AbbVie and Voyager Therapeutics have extended their collaboration to co-develop and commercialize antibodies that target the toxic forms of alpha-synuclein to treat Parkinson’s disease and other synucleinopathies.
The collaboration will combine AbbVie’s expertise in monoclonal antibodies with Voyager’s gene therapy platform to deliver antibodies across the blood-brain barrier using a one-time injection into the blood. The blood-brain barrier is a semipermeable membrane that protects the brain against the external environment, and is a major barrier for the efficient delivery of certain therapeutics that need to reach the brain and central nervous system.
Researchers will use a modified and harmless adeno-associated virus (AAV) with a high capacity to penetrate the blood-brain barrier to deliver genes that carry the information for producing therapeutic antibodies against toxic forms of alpha-synuclein.
“The expansion of AbbVie’s partnership with Voyager represents the potential we see in the ability of its vectorized antibody platform to surpass the blood-brain barrier and more effectively deliver biologic therapies,” Jim Summers, PhD, vice president, discovery neuroscience research, AbbVie said in a press release. “We are hopeful that Voyager’s technology will enable further development of transformative treatments for patients with neurodegenerative diseases,” Summers said.
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Parkinson’s disease belongs to a class of neurodegenerative disorders called synucleinopathies, characterized by the accumulation of misfolded alpha-synuclein aggregates. These abnormal protein aggregates are toxic and trigger the death of dopamine producing-nerve cells — those responsible for releasing the neurotransmitter dopamine, a critical neurotransmitter that regulates brain cell activity and function.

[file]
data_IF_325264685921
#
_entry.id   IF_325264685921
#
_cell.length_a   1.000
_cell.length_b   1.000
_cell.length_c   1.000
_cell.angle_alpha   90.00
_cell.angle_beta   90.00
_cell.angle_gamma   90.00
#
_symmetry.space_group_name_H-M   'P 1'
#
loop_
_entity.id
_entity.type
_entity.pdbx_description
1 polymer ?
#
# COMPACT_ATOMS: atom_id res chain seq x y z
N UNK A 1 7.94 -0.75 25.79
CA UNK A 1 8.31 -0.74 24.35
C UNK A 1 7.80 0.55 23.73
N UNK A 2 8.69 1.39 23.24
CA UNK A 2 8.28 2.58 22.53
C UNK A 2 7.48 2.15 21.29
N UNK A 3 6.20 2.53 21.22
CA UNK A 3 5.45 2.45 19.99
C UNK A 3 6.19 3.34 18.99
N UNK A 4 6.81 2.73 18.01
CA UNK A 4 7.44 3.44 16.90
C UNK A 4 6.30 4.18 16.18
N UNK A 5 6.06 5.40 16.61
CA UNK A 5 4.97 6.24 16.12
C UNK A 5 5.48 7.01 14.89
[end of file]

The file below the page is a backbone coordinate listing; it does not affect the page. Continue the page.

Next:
Given the key role of alpha-synuclein in the development and progression of Parkinson’s disease, many efforts have been made to find ways to effectively prevent its toxicity, such as using antibodies targeting the toxic forms of alpha-synuclein.
However, delivering antibodies to the brain is not an easy task. This is because the central nervous system (CNS) — comprised by the brain and spinal cord — is protected from the circulatory blood system by the very selective blood-brain barrier.
Current delivery of antibodies to the brain requires frequent injections and large amounts of antibodies. This new approach is expected to result in higher therapeutic antibody levels in the brain.
“Our scientific platform allows us to develop unique AAV gene therapies that are designed to knock down disease-causing gene expression, increase the expression of missing proteins, or enable the expression of therapeutic antibodies through vectorization,” said Andre Turenne, president and CEO of Voyager Therapeutics.
“We are excited to expand our efforts towards pathological species of alpha-synuclein given its role in the progression of disease, and AbbVie is the ideal partner to advance this new target and therapeutic modality,” Turenne added.